white asparagus with shrimp

    After this amuse-bouche, we were served what La Rochelle called "Iwate white asparagus and ensemble of freshwater prawn and shiba shrimp." While the main ingredients of this gorgeous second course are classics of French cuisine, the white asparagus, grown in Iwate prefecture and harvested in early spring, sounded special. Later I learned that these asparagus are called 白い果実 (white fruits) due to their sweet juiciness.

    Here, the "white fruits" were turned into a beautiful, creamy sorbet, served with additional grilled and fried asparagus spears. This sat upon couscous that was well-seasoned with powdered shrimp, freshwater prawn sauce, dried shiba shrimp, and a few drops of balsamic vinegar that kept its flavor exciting.

    I liked the diversity of textures, especially the creamy white asparagus sorbet that melted in my mouth.

    blackfin seabass at hiroyuki sakai restaurant in japan

    Next up was La Rochelle's "fish of the day:" blackfin seabass poêlé (pan-fried). Here the restaurant revealed the DNA of Iron Chef Sakai, who rarely lost battles involving fish. The poêlé and its sauce were perfectly on point.

    With Noilly Prat vermouth adding a complex herbal flavor to the cream, the dish itself was nothing gimmicky. Simple in comparison to other courses, it was cooked and seasoned perfectly.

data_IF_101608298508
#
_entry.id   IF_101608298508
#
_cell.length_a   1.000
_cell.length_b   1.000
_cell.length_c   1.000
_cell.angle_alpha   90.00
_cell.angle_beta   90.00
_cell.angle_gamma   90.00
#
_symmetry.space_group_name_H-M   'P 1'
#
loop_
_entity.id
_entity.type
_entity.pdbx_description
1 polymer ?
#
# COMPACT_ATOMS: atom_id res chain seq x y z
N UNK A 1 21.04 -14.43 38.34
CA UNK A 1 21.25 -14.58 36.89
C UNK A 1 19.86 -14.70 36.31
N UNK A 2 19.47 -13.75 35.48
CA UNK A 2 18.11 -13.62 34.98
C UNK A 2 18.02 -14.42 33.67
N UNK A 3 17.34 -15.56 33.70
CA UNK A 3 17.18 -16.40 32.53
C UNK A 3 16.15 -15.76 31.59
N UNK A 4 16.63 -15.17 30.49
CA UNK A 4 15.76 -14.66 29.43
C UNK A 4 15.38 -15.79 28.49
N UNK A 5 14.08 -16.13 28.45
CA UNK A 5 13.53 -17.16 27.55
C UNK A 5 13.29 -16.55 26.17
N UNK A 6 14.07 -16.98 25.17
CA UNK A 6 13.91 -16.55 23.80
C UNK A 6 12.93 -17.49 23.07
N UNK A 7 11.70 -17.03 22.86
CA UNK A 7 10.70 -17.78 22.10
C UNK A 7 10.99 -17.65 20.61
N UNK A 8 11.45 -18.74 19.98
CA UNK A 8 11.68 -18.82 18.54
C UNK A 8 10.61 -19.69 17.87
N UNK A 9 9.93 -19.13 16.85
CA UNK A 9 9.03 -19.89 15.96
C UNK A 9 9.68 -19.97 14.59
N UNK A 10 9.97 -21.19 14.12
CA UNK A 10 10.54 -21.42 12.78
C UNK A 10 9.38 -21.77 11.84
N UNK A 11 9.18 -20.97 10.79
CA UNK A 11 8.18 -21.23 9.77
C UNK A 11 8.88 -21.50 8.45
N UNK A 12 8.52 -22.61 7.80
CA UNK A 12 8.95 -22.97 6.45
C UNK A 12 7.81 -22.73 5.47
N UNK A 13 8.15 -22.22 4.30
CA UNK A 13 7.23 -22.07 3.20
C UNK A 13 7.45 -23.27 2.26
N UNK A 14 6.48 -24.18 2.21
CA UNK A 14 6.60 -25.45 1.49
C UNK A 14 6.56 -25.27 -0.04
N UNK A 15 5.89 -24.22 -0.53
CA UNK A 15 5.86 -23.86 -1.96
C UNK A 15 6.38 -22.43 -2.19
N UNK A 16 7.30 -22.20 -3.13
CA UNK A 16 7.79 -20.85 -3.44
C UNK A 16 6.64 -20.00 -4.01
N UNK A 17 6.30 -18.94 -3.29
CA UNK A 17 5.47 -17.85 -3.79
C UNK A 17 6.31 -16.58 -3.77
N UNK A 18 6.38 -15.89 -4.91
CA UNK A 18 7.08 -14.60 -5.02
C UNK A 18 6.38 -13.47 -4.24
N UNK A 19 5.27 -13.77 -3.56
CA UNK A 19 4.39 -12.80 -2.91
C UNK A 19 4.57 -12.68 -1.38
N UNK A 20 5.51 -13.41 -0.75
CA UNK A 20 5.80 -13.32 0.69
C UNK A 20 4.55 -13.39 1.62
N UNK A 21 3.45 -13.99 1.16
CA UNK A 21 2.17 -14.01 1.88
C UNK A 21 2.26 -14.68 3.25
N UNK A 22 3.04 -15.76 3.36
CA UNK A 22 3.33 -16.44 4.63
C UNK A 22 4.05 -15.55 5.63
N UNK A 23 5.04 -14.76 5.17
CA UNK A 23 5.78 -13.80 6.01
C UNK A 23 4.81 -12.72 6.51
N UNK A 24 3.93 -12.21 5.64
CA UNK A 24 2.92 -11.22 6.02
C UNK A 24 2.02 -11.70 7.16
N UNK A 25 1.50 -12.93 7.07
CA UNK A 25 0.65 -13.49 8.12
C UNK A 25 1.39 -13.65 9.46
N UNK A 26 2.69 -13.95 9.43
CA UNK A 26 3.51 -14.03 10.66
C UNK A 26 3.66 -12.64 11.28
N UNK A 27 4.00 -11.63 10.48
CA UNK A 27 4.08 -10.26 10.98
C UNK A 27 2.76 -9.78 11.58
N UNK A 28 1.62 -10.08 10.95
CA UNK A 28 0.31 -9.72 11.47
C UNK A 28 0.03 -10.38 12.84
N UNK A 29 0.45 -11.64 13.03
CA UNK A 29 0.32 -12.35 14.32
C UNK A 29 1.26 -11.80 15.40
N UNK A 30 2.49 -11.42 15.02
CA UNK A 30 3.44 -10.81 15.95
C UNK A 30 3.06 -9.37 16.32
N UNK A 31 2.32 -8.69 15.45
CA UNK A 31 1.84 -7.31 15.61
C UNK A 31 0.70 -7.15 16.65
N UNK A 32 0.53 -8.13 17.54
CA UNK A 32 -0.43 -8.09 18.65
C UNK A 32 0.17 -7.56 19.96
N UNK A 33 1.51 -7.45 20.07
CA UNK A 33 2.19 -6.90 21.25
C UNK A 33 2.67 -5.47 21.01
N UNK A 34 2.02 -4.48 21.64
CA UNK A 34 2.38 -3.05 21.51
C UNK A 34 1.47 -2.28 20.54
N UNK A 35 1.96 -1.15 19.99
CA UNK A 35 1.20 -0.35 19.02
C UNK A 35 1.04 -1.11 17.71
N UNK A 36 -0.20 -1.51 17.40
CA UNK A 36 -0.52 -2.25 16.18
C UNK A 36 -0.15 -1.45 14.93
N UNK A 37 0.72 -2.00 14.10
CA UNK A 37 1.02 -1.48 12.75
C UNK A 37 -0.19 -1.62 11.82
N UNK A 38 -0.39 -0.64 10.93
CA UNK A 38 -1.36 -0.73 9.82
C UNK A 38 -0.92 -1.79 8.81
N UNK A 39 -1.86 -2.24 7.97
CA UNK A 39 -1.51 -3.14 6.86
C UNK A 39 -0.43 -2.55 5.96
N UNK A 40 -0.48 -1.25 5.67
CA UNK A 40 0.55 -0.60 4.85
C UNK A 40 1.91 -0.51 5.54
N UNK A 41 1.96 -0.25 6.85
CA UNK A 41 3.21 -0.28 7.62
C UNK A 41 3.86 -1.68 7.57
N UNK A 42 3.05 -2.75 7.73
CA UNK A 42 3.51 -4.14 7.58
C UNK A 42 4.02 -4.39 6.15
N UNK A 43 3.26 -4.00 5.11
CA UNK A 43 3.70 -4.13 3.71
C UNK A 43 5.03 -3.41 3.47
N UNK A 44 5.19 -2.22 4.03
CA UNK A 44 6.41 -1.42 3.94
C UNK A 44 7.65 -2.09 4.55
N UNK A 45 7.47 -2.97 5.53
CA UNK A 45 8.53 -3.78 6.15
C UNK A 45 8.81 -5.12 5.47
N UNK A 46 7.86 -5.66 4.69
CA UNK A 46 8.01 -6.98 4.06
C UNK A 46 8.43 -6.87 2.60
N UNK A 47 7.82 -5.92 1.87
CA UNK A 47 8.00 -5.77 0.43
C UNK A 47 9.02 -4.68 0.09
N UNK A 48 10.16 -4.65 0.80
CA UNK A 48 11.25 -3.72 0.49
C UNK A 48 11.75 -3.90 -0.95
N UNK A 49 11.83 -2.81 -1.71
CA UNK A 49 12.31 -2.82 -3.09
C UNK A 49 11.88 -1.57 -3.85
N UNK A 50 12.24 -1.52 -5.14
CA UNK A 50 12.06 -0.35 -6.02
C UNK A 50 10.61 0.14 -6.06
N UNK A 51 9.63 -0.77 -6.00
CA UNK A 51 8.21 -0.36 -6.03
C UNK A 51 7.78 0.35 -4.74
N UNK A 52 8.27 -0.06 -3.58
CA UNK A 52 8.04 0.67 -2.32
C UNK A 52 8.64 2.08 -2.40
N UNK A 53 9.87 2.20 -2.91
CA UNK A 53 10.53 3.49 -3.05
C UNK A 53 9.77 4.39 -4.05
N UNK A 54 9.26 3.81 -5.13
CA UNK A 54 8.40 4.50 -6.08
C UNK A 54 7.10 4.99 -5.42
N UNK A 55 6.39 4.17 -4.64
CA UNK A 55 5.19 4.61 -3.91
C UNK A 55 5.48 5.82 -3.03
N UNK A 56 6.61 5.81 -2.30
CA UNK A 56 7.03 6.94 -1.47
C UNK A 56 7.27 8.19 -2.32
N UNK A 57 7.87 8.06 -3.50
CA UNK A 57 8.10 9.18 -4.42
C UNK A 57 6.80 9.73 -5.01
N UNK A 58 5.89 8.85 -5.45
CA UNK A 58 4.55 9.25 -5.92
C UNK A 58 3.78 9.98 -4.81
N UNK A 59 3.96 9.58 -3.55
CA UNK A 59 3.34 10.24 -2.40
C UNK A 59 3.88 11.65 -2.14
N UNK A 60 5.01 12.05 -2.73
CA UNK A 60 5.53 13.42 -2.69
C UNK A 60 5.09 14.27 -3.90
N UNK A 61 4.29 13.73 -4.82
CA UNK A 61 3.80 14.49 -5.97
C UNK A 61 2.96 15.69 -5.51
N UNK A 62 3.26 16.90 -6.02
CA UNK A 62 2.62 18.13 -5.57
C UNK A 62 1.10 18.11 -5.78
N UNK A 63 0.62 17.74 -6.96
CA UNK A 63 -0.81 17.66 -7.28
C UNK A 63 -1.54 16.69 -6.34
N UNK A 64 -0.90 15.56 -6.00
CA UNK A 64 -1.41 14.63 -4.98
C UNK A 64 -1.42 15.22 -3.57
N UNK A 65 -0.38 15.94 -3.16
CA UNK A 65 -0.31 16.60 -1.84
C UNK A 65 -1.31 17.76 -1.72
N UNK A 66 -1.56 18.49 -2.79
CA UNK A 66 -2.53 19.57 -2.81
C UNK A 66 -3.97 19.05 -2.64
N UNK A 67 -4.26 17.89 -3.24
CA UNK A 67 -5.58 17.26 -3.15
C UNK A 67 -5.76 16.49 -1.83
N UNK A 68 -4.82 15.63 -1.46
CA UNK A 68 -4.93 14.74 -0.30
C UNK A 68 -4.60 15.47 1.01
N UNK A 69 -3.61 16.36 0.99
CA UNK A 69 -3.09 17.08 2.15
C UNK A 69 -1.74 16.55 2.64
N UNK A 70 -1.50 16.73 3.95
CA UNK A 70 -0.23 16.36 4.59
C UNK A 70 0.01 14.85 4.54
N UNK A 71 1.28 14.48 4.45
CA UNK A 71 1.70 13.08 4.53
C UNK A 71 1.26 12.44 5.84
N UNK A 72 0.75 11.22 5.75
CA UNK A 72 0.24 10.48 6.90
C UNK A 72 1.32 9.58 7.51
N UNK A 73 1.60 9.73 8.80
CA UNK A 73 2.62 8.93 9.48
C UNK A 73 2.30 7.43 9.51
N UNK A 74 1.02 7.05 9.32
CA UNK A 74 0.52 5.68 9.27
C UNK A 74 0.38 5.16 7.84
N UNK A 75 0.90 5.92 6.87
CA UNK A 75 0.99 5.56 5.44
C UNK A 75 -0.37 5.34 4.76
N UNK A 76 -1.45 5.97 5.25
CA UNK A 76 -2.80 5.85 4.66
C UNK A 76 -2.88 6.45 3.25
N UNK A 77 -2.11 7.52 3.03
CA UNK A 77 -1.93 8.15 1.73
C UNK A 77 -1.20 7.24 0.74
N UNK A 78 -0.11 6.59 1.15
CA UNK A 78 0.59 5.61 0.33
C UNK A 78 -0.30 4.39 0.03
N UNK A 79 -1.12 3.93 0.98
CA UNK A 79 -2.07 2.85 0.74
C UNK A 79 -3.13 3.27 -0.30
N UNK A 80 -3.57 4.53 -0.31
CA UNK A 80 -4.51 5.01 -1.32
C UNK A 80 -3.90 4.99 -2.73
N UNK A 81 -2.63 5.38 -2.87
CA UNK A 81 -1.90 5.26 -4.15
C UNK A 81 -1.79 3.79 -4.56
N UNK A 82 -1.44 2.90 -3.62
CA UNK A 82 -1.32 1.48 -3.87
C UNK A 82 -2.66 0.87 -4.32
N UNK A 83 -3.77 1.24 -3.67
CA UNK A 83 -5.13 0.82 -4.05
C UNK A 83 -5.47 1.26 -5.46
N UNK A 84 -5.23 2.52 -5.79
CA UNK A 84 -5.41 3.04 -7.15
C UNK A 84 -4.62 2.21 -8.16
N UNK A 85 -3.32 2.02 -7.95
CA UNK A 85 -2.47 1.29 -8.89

wagyu beef at iron chef restaurant in japan

    The Japanese have a saying—デザートは別腹 ("Another stomach for desserts!")—which echoes the French: "Il y a toujours de la place pour le dessert ("There's always room for dessert!").

    When I first saw "red wine braised wagyu cheek" on the menu, I was excited, to say the least. Yet the wagyu cheek ended up being my least favorite of the lunch. My expectations were probably too high, as I had imagined tender beef cheek with a rich flavor. But all of us agreed that this wasn't the greatest beef dish we'd ever eaten.

    To start with, the beef was under-seasoned—it made me wish I could add some salt. The texture was disappointing, too, and definitely not as soft as I had hoped. Luckily, everything else on the plate—the potatoes, bacon bits, and onions—were great. I only wish the meat had been cooked and seasoned differently, especially since it's hard to find good wagyu in the US, especially the cheek.